The professional body for journalists is challenging the government over the plans, claiming it has failed to take into account the Institute’s own charter which was granted by Queen Victoria in 1890, giving it a duty to uphold ethical and professional standards in journalism.
Currently two proposed charters have been submitted to the Privy Council for consideration – one with cross-party support from politicians and an alternative one from the industry.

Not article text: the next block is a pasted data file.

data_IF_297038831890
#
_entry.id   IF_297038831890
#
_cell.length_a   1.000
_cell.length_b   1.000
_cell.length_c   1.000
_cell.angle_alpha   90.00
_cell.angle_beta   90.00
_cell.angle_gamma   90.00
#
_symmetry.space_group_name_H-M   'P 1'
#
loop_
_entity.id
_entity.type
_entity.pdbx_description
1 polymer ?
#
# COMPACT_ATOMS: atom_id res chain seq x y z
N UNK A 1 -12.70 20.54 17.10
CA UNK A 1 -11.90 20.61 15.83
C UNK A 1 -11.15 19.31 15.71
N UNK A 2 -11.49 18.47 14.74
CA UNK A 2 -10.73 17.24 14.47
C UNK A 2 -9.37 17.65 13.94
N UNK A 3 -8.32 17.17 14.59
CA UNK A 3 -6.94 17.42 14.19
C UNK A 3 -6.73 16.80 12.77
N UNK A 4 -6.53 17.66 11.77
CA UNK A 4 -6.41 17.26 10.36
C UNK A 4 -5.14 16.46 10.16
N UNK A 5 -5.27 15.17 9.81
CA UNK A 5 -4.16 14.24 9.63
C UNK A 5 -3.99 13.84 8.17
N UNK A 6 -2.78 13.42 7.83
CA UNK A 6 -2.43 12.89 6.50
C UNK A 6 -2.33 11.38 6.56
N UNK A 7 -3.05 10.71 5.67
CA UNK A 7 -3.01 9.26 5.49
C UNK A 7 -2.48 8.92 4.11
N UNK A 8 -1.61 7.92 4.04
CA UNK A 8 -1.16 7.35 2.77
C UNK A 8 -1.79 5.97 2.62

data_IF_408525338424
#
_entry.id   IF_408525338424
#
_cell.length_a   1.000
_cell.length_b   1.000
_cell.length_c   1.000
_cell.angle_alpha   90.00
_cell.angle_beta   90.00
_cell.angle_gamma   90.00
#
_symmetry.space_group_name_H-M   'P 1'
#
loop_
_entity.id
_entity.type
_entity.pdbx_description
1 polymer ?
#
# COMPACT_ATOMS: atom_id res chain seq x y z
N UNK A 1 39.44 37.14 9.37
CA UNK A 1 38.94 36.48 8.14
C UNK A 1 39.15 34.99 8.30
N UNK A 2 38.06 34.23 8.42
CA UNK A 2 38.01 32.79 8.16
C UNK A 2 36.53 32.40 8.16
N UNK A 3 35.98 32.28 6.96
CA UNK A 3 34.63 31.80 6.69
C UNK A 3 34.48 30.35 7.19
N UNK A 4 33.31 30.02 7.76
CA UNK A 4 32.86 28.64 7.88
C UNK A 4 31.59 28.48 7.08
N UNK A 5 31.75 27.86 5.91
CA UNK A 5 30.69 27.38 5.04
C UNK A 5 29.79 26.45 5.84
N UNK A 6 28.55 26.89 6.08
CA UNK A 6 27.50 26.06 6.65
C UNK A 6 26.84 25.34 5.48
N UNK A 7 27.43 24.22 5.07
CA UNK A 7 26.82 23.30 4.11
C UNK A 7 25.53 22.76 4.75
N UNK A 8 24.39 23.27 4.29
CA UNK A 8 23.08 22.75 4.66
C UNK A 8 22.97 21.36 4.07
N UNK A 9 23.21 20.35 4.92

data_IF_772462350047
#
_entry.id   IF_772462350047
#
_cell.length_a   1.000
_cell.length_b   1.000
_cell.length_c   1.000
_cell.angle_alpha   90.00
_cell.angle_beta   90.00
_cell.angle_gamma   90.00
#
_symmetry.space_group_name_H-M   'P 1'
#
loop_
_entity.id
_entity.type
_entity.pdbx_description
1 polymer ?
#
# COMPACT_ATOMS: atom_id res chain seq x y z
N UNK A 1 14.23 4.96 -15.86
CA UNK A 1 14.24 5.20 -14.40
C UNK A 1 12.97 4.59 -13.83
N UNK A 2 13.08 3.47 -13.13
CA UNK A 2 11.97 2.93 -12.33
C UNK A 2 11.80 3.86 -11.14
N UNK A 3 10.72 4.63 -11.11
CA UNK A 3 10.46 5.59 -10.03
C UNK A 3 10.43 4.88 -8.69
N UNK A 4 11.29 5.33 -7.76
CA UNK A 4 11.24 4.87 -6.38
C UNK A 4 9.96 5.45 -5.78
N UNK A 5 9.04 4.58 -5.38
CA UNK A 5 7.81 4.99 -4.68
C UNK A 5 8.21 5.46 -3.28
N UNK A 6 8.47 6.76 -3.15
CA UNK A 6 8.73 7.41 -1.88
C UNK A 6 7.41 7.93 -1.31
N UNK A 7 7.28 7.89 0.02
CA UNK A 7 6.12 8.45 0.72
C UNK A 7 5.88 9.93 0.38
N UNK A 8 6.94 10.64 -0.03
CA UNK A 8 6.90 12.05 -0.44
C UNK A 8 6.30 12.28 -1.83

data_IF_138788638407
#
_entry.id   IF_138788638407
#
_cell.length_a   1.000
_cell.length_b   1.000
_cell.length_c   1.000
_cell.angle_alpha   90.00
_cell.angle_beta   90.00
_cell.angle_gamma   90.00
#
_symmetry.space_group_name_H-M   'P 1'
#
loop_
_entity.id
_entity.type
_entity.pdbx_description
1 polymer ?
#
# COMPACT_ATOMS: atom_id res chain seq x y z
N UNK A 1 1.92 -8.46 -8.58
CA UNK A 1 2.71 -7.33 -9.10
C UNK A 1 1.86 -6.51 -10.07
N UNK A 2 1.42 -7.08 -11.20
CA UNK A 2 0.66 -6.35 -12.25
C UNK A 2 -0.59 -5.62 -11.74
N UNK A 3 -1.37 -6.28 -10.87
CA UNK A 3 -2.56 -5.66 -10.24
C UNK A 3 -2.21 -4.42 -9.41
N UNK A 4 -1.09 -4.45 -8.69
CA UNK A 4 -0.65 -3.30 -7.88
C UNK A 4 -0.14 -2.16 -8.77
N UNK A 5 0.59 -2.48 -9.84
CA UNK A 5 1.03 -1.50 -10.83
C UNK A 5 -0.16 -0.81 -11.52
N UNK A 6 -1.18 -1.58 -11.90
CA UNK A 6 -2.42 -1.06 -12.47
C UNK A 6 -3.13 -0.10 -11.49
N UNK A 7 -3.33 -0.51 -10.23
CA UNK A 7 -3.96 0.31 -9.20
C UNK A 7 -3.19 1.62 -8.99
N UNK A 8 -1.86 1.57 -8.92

CIoJ president Charlie Harris said: “How can any proposal for a Royal Charter which ignores an existing charter make any sense or give the public any confidence that this is a credible way forward? To that end, we have submitted our own challenge to both the Department of Culture Media and Sport and the Privy Council.”
Meanwhile, the National Union of Journalists has objected to the Royal Charter proposed by publishers for press regulation, saying it would place too much power in the hands of the industry.
In a submission to Culture Secretary Maria Miller, the union says the plans attempt to protect the interests of the newspaper proprietors and editors and would essentially be a ‘Press Complaints Commission Mark II’.